First class of TRiO graduates join LTCC Class of 2012
Sometimes a little extra help can make all the difference. Katherine “Katie” Camacho was diagnosed with Turner’s syndrome, a disorder that can cause learning disabilities, particularly with spatial concepts or math, in the third grade. It has been an obstacle she has continually had to overcome.
“I’ve always strived to get A’s, but math is my huge struggle,” Camacho admitted.
Despite her struggles, Camacho will walk across the stage today with the rest of her 2012 Lake Tahoe Community College class and pick up her associate degree. Camacho shares a distinction from the majority of this year’s 174 graduates; she is also a member of the first class of “TRiO” students to graduate from LTCC. TRiO, a U.S. Department of Education grant program, targets students whose parents did not earn a degree from a four-year school, low-income students and students with disabilities. The program offers priority registration, additional counseling services, peer mentoring and tutoring, and special workshops. LTCC has successfully applied for and obtained three TRiO grants since spring 2011.
Camacho, who will transfer to Sacramento State University in the fall to work on her bachelor’s in deaf studies, said TRiO provided the help she needed to reach her goals.
“My peer mentor was always there for me,” Camacho said. “TRiO helped with progress reports during the quarter. It’s a great thing to get to see your grades and where you’re at so you know what you need to achieve and where you maybe need to put in some extra work. It was an amazing feeling when I ended up getting a B in statistics. I am very excited to say I have an A.A. degree.”
After attending student orientation this month at Sacramento State, Camacho said she is going to miss LTCC’s personal touch.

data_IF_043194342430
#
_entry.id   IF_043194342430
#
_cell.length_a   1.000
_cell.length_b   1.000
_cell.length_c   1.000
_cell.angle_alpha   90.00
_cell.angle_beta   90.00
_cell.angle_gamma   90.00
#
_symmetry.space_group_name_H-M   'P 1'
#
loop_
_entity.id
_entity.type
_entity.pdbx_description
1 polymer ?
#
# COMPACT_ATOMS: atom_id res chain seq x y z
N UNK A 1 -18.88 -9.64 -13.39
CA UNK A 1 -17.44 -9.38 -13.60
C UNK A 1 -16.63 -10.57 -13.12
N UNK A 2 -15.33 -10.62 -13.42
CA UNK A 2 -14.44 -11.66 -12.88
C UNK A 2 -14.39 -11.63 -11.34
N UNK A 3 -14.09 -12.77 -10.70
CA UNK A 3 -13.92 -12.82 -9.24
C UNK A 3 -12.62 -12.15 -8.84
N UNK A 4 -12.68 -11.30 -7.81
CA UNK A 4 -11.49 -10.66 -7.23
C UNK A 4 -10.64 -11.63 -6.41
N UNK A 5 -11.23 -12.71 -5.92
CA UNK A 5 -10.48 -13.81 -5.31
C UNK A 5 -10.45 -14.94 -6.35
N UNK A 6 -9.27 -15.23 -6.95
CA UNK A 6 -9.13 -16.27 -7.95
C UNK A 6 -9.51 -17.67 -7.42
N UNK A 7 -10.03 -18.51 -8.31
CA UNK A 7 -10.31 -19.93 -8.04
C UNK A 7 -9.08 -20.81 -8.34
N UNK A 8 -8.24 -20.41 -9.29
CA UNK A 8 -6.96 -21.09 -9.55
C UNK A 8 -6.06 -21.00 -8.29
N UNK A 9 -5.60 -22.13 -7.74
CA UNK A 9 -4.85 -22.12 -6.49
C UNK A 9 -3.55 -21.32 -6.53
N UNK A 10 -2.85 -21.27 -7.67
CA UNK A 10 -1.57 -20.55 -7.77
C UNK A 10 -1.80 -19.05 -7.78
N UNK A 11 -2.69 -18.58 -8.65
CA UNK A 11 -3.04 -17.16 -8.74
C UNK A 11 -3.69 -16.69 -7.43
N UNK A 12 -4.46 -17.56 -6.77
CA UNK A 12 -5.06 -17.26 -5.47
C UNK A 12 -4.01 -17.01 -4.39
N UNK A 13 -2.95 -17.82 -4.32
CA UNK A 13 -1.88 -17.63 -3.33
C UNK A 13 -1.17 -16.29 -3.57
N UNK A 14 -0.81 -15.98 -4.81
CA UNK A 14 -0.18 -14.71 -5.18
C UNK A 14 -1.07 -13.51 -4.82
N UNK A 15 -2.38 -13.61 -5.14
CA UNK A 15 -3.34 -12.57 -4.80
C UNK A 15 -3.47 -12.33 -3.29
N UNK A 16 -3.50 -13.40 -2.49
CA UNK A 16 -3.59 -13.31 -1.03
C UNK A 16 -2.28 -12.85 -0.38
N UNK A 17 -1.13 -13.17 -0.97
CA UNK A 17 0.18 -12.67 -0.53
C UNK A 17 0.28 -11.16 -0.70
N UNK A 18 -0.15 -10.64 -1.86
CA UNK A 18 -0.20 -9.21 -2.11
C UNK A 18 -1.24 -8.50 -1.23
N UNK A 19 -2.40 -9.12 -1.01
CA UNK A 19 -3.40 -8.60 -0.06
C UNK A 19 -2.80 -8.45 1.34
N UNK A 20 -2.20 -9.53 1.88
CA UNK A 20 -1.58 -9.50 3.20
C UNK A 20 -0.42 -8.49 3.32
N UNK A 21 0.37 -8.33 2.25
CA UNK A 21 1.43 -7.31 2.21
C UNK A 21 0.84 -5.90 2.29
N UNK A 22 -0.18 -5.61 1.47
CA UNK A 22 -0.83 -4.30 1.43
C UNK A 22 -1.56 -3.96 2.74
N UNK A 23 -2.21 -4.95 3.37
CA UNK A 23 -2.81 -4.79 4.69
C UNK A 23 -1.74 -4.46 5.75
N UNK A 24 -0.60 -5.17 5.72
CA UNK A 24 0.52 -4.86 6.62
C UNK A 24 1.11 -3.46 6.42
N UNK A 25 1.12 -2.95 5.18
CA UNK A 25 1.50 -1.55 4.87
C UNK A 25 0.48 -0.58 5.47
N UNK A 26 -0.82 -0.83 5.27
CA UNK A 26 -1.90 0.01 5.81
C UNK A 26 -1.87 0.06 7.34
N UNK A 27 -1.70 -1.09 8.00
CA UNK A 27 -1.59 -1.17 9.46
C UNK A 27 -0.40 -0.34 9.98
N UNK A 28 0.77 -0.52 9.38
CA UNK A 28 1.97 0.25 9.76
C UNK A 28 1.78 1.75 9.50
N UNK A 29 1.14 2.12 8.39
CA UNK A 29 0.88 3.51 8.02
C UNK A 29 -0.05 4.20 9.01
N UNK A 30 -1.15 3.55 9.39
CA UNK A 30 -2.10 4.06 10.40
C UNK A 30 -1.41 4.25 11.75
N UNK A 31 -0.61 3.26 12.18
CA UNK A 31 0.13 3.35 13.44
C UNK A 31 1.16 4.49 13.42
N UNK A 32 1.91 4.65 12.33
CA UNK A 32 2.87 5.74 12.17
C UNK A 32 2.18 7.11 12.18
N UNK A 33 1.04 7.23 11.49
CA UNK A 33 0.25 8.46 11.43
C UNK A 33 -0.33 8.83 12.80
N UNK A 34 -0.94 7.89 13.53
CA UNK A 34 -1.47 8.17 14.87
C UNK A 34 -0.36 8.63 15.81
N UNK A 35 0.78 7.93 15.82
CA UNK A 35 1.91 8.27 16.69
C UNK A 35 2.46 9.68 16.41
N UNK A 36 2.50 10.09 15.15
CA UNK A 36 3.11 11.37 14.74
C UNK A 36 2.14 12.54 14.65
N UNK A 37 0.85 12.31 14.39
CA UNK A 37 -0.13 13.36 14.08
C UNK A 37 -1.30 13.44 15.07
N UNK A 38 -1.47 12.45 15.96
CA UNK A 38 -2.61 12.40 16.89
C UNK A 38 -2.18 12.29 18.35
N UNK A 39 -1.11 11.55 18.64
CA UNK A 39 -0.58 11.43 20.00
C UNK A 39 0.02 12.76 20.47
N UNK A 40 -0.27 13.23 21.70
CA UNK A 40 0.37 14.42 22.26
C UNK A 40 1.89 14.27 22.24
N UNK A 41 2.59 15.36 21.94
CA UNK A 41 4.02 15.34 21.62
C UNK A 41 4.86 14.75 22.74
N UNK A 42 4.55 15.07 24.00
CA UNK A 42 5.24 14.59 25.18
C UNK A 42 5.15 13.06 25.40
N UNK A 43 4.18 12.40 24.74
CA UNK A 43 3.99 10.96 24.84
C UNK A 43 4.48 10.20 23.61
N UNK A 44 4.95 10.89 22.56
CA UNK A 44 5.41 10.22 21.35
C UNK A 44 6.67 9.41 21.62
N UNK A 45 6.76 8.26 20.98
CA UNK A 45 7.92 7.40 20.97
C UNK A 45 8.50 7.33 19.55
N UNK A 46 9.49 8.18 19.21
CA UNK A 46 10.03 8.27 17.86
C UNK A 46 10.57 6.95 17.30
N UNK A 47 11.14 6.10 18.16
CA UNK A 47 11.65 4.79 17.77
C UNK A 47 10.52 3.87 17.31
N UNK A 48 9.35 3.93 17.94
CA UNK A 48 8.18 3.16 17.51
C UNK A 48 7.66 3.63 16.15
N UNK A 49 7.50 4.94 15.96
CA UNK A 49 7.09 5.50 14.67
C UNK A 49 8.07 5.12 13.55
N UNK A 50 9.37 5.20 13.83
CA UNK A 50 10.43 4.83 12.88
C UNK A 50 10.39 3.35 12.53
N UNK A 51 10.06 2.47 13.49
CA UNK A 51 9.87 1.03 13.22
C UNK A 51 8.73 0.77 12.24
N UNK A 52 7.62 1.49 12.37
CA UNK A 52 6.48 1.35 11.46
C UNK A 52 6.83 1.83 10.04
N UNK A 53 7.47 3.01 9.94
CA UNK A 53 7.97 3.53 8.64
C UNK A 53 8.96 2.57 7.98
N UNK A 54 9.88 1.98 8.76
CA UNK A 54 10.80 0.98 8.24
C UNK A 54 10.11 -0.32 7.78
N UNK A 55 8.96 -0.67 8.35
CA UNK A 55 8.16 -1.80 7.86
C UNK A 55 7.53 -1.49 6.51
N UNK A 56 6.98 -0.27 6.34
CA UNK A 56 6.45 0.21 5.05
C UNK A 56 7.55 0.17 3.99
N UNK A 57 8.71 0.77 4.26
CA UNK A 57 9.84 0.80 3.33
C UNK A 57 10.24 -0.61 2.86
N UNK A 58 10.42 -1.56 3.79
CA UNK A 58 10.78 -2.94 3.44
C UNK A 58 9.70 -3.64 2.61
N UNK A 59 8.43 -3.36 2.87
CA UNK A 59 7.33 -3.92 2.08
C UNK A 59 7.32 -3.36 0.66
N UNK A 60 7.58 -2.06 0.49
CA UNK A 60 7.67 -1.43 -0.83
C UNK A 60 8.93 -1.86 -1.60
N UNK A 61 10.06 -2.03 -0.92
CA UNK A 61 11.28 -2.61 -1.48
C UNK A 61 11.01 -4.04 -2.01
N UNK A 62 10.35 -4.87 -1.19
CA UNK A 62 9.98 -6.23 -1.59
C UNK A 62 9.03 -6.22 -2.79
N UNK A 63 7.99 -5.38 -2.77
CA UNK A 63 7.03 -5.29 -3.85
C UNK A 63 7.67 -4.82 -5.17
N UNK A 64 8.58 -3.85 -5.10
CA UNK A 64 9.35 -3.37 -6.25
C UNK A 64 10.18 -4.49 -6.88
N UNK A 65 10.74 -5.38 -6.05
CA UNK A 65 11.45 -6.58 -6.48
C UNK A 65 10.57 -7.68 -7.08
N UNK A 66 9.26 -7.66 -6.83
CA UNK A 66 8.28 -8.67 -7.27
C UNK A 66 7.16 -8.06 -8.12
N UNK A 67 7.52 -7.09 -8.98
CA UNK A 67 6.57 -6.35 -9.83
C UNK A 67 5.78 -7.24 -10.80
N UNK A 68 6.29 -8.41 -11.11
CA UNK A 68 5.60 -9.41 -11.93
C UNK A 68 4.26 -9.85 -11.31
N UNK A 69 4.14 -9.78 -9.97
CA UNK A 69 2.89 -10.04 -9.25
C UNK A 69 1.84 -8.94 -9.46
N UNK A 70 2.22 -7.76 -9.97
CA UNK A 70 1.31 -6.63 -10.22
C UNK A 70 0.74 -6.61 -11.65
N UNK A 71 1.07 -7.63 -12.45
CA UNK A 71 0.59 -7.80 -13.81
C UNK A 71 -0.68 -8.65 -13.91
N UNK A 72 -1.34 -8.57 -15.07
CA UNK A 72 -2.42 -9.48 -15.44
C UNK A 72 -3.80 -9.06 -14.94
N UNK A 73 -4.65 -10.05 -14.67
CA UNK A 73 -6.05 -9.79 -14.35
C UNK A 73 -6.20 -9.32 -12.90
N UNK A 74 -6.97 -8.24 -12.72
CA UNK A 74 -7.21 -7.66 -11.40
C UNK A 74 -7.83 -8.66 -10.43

“I’m definitely going to miss the campus being so small and knowing where everything is. That campus is so big,” she said with a smile.
Erin Escotto told TRiO staff that she decided to return to school in 2009 when her 13-year-old son asked her for help with his algebra home work and she couldn’t help him.
“It was then I understood how much my son looked up to me for so many things,” Escotto explained. “I needed to set a great example for him and be able to help him with his school work. I needed to show him how important it is to be a college graduate.”
Escotto is graduating this year with honors with three associate’s degrees in criminal justice. A single mom and older returning student, Escotto said TRiO provided her “the wonderful cheerleaders” she needed to make it through school.
“They brought my confidence level from zero to 100,” she said. “Just the time they gave me was priceless. The referrals for all the programs at the campus were a life-saver.”
Escotto and Camacho are recipients of the TRiO Student Support Services grant that is currently serving 140 students. The college also has people in place at South Tahoe Middle School and South Tahoe High School administering the TRiO Educational Talent Search grant that targets low-income and/or potential first-generation college students and helps prepare and motivate them to complete middle school and high school and go on to college. LTCC received word in May that it would also receive the TRiO Upward Bound grant, which targets similar high school students and helps them prepare for college by providing academic instruction in mathematics, laboratory sciences, composition, literature and foreign languages. If you or someone you know is interested in applying for one of these TRiO programs, please contact us for more information: Lake Tahoe Community College 541-4660, ext. 741, South Tahoe Middle School at 541-6404 ext.237, or South Tahoe High School at 541-4111, ext. 400.
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